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How to Write Your Yearly Self-Evaluation

How to Write Your Yearly Self-Evaluation

Terri Polick | NursingLink

It happens every year. Nurses must write a self-evaluation when it’s time to get their raise. No worries, right? Wrong! What you write can affect what your boss is willing to shell out of his or her pocket at the beginning of the fiscal year. Learn how to write a self-evaluation that will make your boss think you’re the greatest nurse since Clara Barton and Florence Nightingale.

The Basics

Spelling and grammar counts. You can’t claim to be a smart professional worthy of a hefty raise when a fifth grader has a better command of the English language than you do. I’ve helped many nurses write their self-evaluation after I’ve read their abysmal drafts. These people weren’t stupid, they were bright professionals who forgot some basic principles of grammar, had a rusty vocabulary, and forgot to use spell check.

Don’t use words you don’t understand. Look up the definition of a word if you aren’t sure of its meaning before you use it in a sentence. And don’t be afraid to go to the library and check out a grammar book before you start your draft. My favorite books are The Elements of Style, by William Strunk and E.B. White Good, and The Complete Idiot’s Guide to Grammar and Style by Laurie E. Rozakis, Ph.D. Your communication skills are important when you’re writing your self-evaluation because you are painting a self-portrait with your words.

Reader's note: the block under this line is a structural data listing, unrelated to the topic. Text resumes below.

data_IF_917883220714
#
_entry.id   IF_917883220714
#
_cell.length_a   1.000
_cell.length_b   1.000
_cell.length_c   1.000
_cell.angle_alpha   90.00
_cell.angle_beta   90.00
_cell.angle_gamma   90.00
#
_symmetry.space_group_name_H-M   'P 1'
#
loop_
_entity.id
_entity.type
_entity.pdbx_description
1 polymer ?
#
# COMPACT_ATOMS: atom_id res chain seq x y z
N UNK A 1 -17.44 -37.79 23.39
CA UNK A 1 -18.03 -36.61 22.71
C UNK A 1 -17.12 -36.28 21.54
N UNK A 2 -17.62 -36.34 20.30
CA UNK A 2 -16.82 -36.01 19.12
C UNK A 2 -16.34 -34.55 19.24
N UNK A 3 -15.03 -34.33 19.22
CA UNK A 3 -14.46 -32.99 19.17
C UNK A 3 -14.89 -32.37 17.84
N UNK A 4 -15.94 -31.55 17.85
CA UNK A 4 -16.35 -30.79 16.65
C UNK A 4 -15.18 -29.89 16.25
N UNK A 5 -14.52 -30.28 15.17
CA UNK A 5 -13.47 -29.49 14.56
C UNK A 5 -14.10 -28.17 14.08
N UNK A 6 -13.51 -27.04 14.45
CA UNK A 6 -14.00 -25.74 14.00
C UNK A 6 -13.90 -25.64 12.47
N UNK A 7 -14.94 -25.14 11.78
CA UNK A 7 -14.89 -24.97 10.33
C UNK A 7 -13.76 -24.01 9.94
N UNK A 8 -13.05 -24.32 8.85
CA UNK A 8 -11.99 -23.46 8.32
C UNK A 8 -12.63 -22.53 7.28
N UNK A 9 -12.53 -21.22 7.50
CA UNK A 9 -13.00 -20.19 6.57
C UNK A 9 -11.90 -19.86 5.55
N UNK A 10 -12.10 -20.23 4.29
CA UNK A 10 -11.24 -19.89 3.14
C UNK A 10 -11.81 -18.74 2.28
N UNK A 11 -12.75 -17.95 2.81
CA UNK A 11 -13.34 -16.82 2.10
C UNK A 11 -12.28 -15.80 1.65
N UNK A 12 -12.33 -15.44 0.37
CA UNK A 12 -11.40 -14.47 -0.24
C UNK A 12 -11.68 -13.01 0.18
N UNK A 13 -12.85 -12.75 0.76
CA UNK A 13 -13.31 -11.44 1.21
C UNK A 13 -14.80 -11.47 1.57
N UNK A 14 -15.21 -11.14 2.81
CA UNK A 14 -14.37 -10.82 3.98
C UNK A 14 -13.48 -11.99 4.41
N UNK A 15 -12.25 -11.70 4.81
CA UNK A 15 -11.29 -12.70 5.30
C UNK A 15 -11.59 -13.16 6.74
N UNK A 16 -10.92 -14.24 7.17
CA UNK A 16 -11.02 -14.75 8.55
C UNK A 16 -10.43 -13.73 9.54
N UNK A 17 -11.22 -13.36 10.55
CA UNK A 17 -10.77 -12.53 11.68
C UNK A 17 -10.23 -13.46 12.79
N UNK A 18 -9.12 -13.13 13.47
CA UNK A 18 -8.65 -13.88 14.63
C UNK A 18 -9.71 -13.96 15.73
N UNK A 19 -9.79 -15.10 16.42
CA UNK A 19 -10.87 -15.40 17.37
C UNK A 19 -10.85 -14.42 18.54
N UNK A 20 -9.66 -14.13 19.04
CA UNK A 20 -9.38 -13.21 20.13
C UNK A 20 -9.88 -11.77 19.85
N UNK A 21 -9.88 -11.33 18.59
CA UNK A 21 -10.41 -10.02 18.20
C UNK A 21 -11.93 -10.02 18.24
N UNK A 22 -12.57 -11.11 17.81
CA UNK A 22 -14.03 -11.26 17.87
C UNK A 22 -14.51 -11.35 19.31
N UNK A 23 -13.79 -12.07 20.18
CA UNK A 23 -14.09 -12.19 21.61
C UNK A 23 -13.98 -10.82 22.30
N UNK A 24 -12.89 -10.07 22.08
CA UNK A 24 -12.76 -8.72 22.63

The next thing to do is to write a draft. Start by writing a detailed outline of why you think you deserve a raise. Look at the big picture. Create categories that describe who you are as a nurse. Think about your clinical competences, leadership abilities, and how you get along with your colleagues. Also consider your professional growth and development as a nurse, and go from there. Fill in the big picture with detailed facts.

Because You’re Worth It

Show don’t tell your boss that you deserve a raise. For example, don’t just say that you’re a competent nurse, write statements with facts and measurable outcomes, such as: “I am competent at giving medications as evidenced by the concise, accurate, and timely manner in which I distribute medications to my patients." Mention facts like no incident reports were generated because you administered medications improperly and that your documentation proves that you reevaluate your patients one hour after administering analgesics.

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